BAZAARVOICE (Austin, TX): Bazaarvoice (www.bazaarvoice.com) offers outsourced technology, services, analytics, and expertise to help companies enhance the online shopping experience with social commerce applications that drive sales. Bazaarvoice Ratings & Reviews™ and Ask & Answer™ deliver immediate success by minimizing implementation risk and maximizing the strategic impact of user-generated review content through complete customization, deep integration, community management, advanced analytics, search engine optimization, and syndication across the Web and to offline channels.
HIGHROADS (Woburn, MA): HighRoads, Inc. (www.highroads.com), the new way of managing HR programs and suppliers, improves the employee experience while dramatically reducing costs for large, complex organizations. HighRoads has automated HR processes for more than 100 Fortune 500 employers along with 700 of their suppliers, consultants and outsourced administrators.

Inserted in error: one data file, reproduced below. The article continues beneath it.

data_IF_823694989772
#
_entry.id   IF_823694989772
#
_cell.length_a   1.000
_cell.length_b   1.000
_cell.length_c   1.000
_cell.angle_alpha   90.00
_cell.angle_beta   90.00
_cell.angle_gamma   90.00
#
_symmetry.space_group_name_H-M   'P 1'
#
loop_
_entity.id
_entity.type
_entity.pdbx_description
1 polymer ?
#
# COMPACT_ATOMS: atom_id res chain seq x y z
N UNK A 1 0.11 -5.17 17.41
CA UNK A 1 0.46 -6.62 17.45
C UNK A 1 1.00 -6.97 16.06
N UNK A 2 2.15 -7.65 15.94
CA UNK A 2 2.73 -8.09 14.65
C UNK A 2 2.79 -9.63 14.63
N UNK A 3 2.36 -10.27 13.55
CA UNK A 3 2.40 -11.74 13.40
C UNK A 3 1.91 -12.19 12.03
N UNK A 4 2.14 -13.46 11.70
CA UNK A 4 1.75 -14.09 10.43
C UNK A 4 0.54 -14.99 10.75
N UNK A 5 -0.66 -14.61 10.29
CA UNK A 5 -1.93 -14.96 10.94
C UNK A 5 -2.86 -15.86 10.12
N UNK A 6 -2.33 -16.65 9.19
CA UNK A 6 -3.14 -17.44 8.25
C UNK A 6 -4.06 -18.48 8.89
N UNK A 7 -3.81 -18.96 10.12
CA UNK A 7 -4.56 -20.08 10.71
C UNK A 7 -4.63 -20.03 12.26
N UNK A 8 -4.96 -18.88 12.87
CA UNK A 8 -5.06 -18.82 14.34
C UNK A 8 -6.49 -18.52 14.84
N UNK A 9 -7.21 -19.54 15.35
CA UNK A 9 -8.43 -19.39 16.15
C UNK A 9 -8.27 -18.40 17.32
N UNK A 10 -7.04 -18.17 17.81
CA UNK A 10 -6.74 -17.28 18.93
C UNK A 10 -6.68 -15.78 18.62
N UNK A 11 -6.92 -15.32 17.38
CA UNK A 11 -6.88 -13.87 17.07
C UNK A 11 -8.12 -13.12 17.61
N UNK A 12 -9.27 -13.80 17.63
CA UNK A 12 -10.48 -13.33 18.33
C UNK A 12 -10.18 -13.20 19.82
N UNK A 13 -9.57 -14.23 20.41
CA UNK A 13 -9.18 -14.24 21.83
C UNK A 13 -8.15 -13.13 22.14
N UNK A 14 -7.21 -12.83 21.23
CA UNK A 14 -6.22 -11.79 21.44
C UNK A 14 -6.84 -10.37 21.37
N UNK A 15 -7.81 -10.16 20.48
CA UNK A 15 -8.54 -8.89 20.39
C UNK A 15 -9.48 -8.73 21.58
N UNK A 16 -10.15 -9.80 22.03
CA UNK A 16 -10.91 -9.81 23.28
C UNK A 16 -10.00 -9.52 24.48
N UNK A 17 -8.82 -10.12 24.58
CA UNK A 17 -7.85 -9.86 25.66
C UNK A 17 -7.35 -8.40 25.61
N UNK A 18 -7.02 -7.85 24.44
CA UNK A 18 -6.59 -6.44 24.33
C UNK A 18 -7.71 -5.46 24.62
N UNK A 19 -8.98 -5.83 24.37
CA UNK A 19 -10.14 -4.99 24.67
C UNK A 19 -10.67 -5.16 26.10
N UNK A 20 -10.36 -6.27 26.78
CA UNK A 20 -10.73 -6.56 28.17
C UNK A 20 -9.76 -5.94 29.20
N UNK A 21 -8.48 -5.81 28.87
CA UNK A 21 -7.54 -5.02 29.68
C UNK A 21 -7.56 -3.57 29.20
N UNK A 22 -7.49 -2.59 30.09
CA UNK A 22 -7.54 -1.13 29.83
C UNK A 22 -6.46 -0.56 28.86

ISqFt (Cincinnati, OH): iSqFt (www.isqft.com) provides online bid solicitation and preconstruction management services to the construction industry in the United States. The company’s products include The Private Construction Office, which gives general contractors the ability to distribute project plans, specs, addenda, and other documents to subcontractors and suppliers; and The Internet Plan Room, which provides subcontractors, suppliers, and professional estimators with access to project information, plans, specs, and addenda for publicly bidding construction projects. It serves general contractors, subcontractors, building material suppliers, and manufacturers.
TOPCODER (Glastonbury, CT): TopCoder (www.topcoder.com) is a marketplace of freelance software developers. The company uses its own platform for documentation, process, ranking, review, and submission of outsourced development projects as well as sponsored coder competitions. Sponsors use the competitions to recruit and rank developers from around the globe. The TopCoder ranking scores are recognized within the development/hacking community and by the IT hiring community as the best way to quantify the capabilities of a developer. Pulling from competition winners and a component library of winning projects the company provides outsourced development services at a higher quality, lower price, and faster than other major outsourcers.